Iran: How Much Pain?

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May 27, 2012: Iran is at war and has been for decades. But their weapons are not the conventional tanks, warplanes, and ships. Instead Iran uses cash to buy allies (especially in Lebanon and Syria), a special force (Quds) to advise friendly dictators how to remain in power, or pro-Iran rebels (as in Bahrain, Yemen, Lebanon, Saudi Arabia, and elsewhere) on how to smash the state. At home Iran practices what it preaches, using secret police and a pro-government militia (Basij) to terrorize opponents. Iran also funds pro-Iran media support wherever it can, via pro-Iran media outlets or simply by bribing journalists. Cash is an all-purpose weapon. In Syria, Iran is willing to provide up to a billion dollars a month to finance imports that are essential to keeping the pro-Iran government in power. The Iranian government budget is $453 billion a year, so that billion a month is a major sacrifice for cash-strapped Iran. Because the Iranian currency is rapidly losing value against foreign currencies, the government budget's buying power outside the country is closer to $300 billion.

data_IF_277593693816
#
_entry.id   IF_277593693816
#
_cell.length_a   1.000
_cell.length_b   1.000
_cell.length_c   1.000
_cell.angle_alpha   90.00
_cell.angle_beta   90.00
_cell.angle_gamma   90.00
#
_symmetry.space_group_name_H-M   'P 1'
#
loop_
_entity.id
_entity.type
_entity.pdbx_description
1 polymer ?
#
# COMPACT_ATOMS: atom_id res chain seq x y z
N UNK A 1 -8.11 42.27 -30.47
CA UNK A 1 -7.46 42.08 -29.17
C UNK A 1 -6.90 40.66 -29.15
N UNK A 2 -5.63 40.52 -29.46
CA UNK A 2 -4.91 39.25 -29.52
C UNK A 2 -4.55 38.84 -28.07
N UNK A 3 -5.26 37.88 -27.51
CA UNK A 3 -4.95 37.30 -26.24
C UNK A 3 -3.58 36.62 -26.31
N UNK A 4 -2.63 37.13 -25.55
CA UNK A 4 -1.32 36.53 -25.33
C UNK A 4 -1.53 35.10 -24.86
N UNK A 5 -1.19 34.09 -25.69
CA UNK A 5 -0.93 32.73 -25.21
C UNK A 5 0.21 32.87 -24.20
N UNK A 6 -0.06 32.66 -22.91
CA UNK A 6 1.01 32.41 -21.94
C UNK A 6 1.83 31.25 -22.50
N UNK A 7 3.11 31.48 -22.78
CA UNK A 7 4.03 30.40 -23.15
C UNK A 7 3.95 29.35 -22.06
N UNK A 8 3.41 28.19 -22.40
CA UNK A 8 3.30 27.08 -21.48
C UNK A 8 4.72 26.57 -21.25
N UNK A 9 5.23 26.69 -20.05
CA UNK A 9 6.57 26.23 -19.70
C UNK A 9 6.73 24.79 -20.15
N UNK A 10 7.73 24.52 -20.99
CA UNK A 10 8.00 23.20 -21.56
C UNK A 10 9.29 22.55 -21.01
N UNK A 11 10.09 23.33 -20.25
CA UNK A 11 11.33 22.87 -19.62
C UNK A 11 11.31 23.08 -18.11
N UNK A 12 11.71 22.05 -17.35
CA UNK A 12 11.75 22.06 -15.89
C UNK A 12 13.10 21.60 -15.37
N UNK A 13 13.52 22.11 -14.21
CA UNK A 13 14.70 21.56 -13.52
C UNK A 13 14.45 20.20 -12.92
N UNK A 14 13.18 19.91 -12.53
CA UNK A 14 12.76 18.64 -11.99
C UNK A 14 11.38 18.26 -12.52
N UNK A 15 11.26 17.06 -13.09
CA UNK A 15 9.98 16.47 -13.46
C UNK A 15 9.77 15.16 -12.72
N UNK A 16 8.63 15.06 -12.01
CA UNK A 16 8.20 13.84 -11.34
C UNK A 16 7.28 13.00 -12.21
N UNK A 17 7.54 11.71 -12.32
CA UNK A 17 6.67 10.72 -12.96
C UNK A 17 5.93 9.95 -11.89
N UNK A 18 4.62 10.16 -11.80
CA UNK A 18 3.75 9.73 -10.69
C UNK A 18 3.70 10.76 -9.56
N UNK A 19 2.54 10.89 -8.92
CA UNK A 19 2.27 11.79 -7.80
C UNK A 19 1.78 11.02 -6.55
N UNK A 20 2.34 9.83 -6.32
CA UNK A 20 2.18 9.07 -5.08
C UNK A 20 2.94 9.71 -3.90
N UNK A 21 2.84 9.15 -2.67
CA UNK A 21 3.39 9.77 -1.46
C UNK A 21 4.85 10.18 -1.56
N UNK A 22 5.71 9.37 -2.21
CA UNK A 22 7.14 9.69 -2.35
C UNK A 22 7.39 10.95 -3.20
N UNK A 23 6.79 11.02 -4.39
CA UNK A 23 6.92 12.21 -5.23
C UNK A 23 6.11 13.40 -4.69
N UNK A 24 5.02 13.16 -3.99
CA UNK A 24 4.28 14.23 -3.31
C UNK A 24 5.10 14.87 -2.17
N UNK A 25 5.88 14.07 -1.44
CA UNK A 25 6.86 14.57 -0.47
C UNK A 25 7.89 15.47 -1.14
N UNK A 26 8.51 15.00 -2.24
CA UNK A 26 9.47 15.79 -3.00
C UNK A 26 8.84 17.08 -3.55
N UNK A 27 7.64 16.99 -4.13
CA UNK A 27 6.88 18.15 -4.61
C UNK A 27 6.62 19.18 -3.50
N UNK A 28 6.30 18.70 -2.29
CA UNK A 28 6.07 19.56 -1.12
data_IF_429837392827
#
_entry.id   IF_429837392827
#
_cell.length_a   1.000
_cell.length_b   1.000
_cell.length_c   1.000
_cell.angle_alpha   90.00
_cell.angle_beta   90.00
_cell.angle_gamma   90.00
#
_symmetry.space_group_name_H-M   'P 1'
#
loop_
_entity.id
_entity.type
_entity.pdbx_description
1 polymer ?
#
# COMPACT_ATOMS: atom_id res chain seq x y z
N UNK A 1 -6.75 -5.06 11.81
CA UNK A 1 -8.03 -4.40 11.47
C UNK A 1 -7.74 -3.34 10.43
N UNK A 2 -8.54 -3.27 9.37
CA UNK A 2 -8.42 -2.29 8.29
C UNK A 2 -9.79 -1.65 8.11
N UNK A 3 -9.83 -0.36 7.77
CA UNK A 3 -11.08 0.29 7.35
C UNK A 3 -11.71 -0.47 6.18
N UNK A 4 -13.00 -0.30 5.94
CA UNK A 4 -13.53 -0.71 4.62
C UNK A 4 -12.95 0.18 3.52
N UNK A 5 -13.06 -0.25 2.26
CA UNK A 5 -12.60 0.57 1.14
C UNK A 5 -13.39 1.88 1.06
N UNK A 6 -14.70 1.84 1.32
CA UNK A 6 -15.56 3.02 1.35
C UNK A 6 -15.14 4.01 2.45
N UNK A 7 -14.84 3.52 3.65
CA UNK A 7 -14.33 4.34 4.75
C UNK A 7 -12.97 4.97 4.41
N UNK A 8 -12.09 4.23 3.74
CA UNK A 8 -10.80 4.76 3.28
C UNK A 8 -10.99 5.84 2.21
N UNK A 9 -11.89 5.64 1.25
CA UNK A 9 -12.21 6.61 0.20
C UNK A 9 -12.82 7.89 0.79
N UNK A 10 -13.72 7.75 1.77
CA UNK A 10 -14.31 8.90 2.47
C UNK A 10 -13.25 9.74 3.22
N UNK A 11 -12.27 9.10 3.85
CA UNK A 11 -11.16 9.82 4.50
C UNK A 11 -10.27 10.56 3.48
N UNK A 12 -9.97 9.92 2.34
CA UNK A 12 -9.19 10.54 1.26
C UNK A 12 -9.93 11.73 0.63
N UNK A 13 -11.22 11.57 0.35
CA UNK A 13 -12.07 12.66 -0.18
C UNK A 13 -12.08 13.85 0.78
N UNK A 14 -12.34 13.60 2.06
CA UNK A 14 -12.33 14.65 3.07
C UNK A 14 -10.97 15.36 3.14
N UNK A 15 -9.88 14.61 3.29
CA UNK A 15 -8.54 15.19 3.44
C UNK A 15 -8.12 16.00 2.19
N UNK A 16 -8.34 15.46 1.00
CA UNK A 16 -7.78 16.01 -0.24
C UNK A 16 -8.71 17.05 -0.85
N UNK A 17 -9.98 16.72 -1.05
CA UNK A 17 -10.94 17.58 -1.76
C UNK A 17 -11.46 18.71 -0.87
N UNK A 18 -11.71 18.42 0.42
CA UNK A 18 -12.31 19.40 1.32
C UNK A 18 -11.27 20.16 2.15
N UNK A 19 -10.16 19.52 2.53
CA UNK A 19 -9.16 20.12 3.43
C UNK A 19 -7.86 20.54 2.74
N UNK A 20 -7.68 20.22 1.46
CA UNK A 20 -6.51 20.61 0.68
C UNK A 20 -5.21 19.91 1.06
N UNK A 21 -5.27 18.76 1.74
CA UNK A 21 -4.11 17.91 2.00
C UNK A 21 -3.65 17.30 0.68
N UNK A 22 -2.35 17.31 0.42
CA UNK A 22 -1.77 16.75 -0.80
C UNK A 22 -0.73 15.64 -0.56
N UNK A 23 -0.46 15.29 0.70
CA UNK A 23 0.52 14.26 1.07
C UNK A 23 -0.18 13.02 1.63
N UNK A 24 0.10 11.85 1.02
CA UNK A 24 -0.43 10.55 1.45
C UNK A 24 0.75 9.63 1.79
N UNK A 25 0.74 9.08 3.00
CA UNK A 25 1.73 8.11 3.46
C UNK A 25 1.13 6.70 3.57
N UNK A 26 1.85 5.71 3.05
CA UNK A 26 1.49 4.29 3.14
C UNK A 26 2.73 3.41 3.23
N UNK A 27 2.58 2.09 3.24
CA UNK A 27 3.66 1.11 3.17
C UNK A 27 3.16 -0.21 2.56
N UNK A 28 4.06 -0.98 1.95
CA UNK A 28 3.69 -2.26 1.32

What annoys most Iranians the most is that all this talent and cash is being wasted on keeping a corrupt religious dictatorship going. Iranians have always been the most economically and militarily successful group in the region, but those talents were often wasted to keep corrupt Iranian despots in power. Iranians, who leave the motherland, especially for the West, do very well for themselves. But at home opportunities are much more limited, and enterprise and free-thinking is discouraged. Most Iranians would like a less corrupt and restrictive government but that will take time. In the past the corrupt and inefficient tyrannies eventually fall apart but it can take a long time. After all, the tyrants are Iranians, and even the evil ones are a clever and resourceful bunch. Few Iranians want to start a civil war over this and that helps prolong the misrule.